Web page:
It might be the roomiest and most comfortable 3-Series yet, but the outgoing model felt a little more special inside.
But does it go?
Let's get this out the way quickly: We're big believers in BMW's twin-scroll turbocharged 3.0-liter inline six-cylinder engine. Used in virtually everything the automaker sells here short of the mega-buck 6 and 7-Series models, the 3.0 is rated at 300 horsepower and, more importantly, 300 lb-ft. of torque.
Why is that torque figure so important, you ask? Because it's spread across a wide range from 1,200 to 5,000 rpm. That's essentially from initial throttle tip-in to as high up the rev band as you're bound to venture in normal driving.
As a result, the 335i rockets to 60 mph in a manufacturer-quoted 5.4 seconds with nothing in the way of discernible turbo lag. From any speed, the 335i channels its inner Olympic sprinter to zip ahead of traffic.
Aiding things is a buttery-smooth six-speed gearbox with a beautifully weighted clutch pedal. The proverbial "just right" of the three bears, this manual transmission should serve as a blueprint for any rival looking to be taken seriously.
But not all's well in this fairytale. To cut emissions - a noble cause - BMW has installed what's quite possibly the industry's worst start/stop system. At a complete stop, the engine shuts off, taking with it any chilled air to emerge from the air conditioning system. Push the clutch in or even move the steering wheel just a touch and the 3.0 fires to live with a noticeable thrum. Exacerbating the experience is the gear lever's inability to sit still while the engine is running; it's constantly shaking back and forth until the engine turns off.
A dashboard-mounted button turns the system off entirely. However, during our evaluation period, BMW's software mandated that the system default back to "on" with every key cycle. But a recent service bulletin will allow owners to override this tuning so that it retains the "last mode" used.
Of course, BMWs have long been about handling, not idling, so we were anxious to toss our 335i into the first corner we encountered. New for 2012 is an electronic power steering system that, you guessed it, saves some fuel. Again, that's a good idea, but the system proved light on feel and a little unnatural during abrupt maneuvers. It's leaps and bounds ahead of what we've experienced in the larger 5-Series, but BMW's magical steering feel seems to be on hiatus. If only there was a button to bring it back.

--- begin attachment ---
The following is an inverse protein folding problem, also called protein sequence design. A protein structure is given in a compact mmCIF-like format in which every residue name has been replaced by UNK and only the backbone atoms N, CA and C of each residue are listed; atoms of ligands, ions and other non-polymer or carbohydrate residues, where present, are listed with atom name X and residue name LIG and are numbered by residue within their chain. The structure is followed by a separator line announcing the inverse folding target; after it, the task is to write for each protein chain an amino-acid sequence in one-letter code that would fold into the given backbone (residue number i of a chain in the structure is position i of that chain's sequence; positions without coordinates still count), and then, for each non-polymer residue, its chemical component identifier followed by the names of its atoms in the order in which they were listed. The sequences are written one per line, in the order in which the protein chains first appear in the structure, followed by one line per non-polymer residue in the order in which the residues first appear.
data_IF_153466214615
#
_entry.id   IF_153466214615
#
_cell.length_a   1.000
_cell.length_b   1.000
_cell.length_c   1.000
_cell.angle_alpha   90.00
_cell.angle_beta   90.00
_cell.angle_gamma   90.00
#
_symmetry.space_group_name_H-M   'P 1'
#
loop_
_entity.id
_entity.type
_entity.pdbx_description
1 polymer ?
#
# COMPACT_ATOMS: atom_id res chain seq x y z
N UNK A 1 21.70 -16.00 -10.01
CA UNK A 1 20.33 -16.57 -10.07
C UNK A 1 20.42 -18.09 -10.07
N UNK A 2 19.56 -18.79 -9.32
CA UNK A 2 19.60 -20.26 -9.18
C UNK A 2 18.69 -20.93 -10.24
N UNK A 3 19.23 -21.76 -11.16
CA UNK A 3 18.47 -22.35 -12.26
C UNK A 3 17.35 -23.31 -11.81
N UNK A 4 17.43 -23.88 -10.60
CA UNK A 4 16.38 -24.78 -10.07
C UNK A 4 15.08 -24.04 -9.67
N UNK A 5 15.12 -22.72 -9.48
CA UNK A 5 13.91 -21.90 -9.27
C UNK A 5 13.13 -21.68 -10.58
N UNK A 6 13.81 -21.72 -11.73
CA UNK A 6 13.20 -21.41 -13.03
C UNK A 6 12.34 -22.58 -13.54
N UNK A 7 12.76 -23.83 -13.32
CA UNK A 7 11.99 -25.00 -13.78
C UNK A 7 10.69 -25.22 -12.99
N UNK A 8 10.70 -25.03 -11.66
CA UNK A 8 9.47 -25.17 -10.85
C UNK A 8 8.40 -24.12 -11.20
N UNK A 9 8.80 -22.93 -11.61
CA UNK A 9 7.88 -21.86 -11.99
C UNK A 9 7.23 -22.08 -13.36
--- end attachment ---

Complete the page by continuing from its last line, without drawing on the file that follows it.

So too the suspension, which is softer and springier than before. The 335i takes impacts in stride, but we found more body lean and more wallow than we've ever expected from a small BMW. That's not to say that the 335i isn't precise, but it isn't quite as engaging, either. Opting for the extra-cost sports suspension that either comes bundled with adaptive steering or the Sport Line trim level does make the 335i noticeably more dynamic.
Still, ride comfort is stellar and the 335i proved exceptionally silent, not to mention remarkably fuel-efficient. We easily matched the EPA's 20/30 mpg ratings, and we even bested the 23 mpg combined figure.
It's an all-new 3-Series - and that term appears to apply to more than just the new car's looks.
Why you would buy it:
For most buyers, this sedan is the best 3-Series ever.
Why you wouldn't:
If you're a discerning enthusiast, you might be a little disappointed with the driving experience.
Leftlane's bottom line
A better car in virtually every way than its predecessors for the bulk of buyers, this roomier, better-riding, more fuel-efficient BMW 3-Series is absolutely at the top of its game.
But those among us who appreciate the ultra-precise handling, sublime steering and tossable nature of 3-Series sedans of yore might find that this new car comes up a bit short.
2012 BMW 335i base price, $42,400. As tested, $54,745.
Metallic Paint, $550; Cold Weather Package, $1,350; Premium Package, $1,900; Premium Sound Package, $950; Technology Package, $2,550; Luxury Line, $1,400; Driver Assistance Package, $1,100; Park Distance Control, $750; BMW Assist, $650; BMW Apps, $250; Destination, $895.
Words and photos by Andrew Ganz.